The Bible and Logic

A common misrepresentation of the faith essential to pleasing God is that it is irrational to some degree.

The two most common reasons for declaring this blasphemy are: 1) the belief that there is insufficient evidence for faith (and therefore, it is a “leap in the dark”) and 2) the belief that self-contradiction is inherent in Christianity but is insignificant (and therefore, faith is “better felt than told”). All of this is a lie.

Like electricity, logic is of divine, not human, origin. While it is true that Greek philosophers like Aristotle probed and prodded the field of logic and then made axiomatic observations, none of them invented it. The first use in Scripture of the word “therefore”–an essential tool in the world of logic—does not occur after the lives of Aristotle or Plato; it occurs in the Garden of Eden when God says, “Therefore shall a man leave his father and his mother, and shall cleave unto his wife: and they shall be one flesh” (Genesis 2:24).

In Scripture, rational thinking in harmony with God’s word is never condemned as evil or sinful, but a lack of it is. In Matthew 22:29-32, for example, Jesus condemned the Sadducees in the strongest of terms for their ignorance of God’s word and their failure to rationally and rightfully infer the immortality of the soul and the certainty of the resurrection.

Throughout the book of Romans, the inspired apostle Paul logically exposes the Jews and their irrational rejection of the gospel. In chapter three, he quotes in rapid fire (vv. 10-18), Old Testament Scriptures decrying the sinfulness and unrighteousness of the people. He then immediately points out that these statements were not made about Gentiles but about Jews: “Now we know that whatever the law says, it says to those who are under the law” (v. 19). The Jews’ sin problem was equal to the Gentiles’: “they are all under sin” (v. 9).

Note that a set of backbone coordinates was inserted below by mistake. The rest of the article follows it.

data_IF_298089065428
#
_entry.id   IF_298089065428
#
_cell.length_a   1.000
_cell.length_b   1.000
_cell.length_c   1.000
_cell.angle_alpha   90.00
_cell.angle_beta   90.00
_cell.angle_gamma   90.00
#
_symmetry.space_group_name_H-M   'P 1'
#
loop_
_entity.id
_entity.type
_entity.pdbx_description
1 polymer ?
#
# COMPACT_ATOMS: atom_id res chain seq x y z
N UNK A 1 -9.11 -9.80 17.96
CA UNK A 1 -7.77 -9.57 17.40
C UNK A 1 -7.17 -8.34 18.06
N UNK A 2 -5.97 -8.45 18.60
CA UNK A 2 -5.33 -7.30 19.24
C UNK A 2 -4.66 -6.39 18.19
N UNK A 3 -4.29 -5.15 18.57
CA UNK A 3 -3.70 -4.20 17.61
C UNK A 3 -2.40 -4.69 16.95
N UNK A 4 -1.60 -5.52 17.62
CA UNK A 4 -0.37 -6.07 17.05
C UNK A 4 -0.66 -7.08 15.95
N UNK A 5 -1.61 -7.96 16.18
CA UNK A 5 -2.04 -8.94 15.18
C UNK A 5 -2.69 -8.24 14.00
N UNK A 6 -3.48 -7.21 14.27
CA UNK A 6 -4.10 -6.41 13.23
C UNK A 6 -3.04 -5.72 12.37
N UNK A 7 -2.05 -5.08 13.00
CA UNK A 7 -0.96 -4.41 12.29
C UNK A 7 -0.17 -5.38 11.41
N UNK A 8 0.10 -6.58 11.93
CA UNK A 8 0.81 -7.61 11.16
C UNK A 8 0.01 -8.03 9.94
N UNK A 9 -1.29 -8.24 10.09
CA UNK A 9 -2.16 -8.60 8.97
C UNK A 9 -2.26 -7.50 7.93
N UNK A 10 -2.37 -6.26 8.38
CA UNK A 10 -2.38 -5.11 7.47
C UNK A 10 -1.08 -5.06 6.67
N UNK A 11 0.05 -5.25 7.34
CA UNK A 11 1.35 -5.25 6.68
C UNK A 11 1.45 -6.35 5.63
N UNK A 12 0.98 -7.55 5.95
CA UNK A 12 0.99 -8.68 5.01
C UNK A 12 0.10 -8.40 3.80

In Romans 4, another atomic blast of logic is unloaded on the Jews and their widespread, irrational rejection of the gospel. Father Abraham—their venerated patriarch who received the nation, land, and seed promises (Genesis 12:1-3)–was justified not by meritorious works (vv. 1-8), circumcision (vv. 9-12), or the Law (vv. 13-25), the three essential taproots of first century Judaism. If a Jew wants to truly be Abraham’s spiritual descendant, he will need to walk in the steps of faith which Abraham took while he was still uncircumcised (v. 12).

Embracing the mantra “We have Abraham as our father” does not validate a Jew’s irrational rejection of the gospel’s offer of justification by faith in the faith; it destroys it. Abraham is “the father of all who believe” (Romans 4:11), i.e., of those “who walk in the steps of the faith” which Abraham took (Romans 4:12).

Being made in God’s image (Genesis 1:26-27) and loving God with all your mind (Matthew 22:37) necessitates the proper use of our innate ability to be rational creatures. Such is not contradictory to faith; it is conducive to the faith which pleases God (Hebrews 11:6).

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Author: jchowning

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